BY GEORGIA KROMREI
Brokers are sounding the alarm on one unintended potential consequence of the new rent law— and it most acutely affects those new to New York.
Since apartment owners are no longer allowed to charge more than one month’s rent as a security deposit, landlords may not be able to rent to the droves of international students in New York City who come to study at universities like NYU and Columbia.
Adam Frisch, managing principal at residential brokerage Lee & Associates Residential NYC, said that while tenant advocates may have intended to keep
housing costs down for New Yorkers, the effects spell disaster for international students.
“For international students, it’s much worse. And the reason? It is now illegal in the state of New York to take more than one month security,” Frisch
said. “We’re going to have a crisis with international students. Nobody will rent to them. They don’t have social security numbers.”
Columbia, according to its website, expects at least 14,000 international students this year. A significant portion of those will search for housing in apartments that are not managed by Columbia, even though the university is one of the largest landlords in the city, with more than 14 million square feet, mostly in Manhattan’s Morningside Heights neighborhood.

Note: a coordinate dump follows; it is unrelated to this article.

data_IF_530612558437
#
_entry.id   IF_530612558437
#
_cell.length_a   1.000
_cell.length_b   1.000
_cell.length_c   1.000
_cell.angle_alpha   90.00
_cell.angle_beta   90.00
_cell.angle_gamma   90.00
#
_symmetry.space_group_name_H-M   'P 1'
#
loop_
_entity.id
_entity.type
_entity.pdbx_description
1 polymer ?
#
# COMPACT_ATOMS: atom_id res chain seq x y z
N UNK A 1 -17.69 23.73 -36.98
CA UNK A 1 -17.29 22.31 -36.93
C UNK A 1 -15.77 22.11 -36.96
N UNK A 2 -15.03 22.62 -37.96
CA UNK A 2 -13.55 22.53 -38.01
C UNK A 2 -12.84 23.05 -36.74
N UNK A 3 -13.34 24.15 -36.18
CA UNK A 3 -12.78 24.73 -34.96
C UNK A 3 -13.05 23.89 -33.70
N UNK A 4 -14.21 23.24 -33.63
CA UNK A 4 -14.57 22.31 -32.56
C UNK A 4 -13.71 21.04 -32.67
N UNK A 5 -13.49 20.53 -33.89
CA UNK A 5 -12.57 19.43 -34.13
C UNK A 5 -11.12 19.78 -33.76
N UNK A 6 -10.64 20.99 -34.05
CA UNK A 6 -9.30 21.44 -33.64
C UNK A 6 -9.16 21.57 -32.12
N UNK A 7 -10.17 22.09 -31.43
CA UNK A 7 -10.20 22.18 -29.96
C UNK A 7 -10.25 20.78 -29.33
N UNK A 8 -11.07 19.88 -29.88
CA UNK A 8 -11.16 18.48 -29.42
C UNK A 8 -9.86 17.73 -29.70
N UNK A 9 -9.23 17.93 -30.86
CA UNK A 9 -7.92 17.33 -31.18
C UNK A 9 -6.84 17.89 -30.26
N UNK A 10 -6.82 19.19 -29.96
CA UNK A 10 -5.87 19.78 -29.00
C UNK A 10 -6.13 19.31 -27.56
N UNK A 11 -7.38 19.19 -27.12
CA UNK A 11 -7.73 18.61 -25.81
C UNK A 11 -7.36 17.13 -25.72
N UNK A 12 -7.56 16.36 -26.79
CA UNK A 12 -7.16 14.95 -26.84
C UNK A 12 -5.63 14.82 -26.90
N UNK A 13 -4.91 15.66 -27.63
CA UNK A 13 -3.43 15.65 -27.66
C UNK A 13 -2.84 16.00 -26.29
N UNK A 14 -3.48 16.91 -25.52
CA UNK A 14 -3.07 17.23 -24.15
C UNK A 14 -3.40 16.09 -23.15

“International students have always had problems qualifying to rent apartments. We don’t see much impact so far and we have not received any inquiries from
students,” a spokesperson from Columbia’s Off Campus Housing Association said in a statement. The spokesperson also noted that nothing in the law prevents students from paying several month’s rent up front if they do not have a U.S. guarantor, and that many international students are already accustomed to paying up to a year of rent in advance.
Samantha Lu, the associate director of students at Columbia’s International Students and Scholars Office, said she hasn’t yet received an influx of calls from international students desperate for apartments from landlords willing to take a leap of faith.
That may be, in part, due to apps that are rushing to fill the gap and provide “credit enhancement” to potential tenants. TheGuarantors, an app that insures renters who don’t meet leasing requirements, is a suggested resource on Columbia’s Off-Campus Housing Association website. The company provides risk-averse landlords with a guarantee on behalf of students— for a fee, according to its COO, Joe Ben-Zvi.
“The tenant pays us whatever the risk model determines,” Ben-Zvi said. For an international student at either NYU or Columbia, that can be “2-4 weeks’ orth of rent,” while for other students, credit nhancement can be as cheap as $500 dollars. The Guarantors recently closed a $15 million dollar round of Series B funding. The startup has seen a big bump in referrals from clients since the rent law was changed, according to Ben-Zvi.
“This influx of renters being referred to my company means I may be taking on exponentially more risk than I would have done where the state actor didn’t tep in.”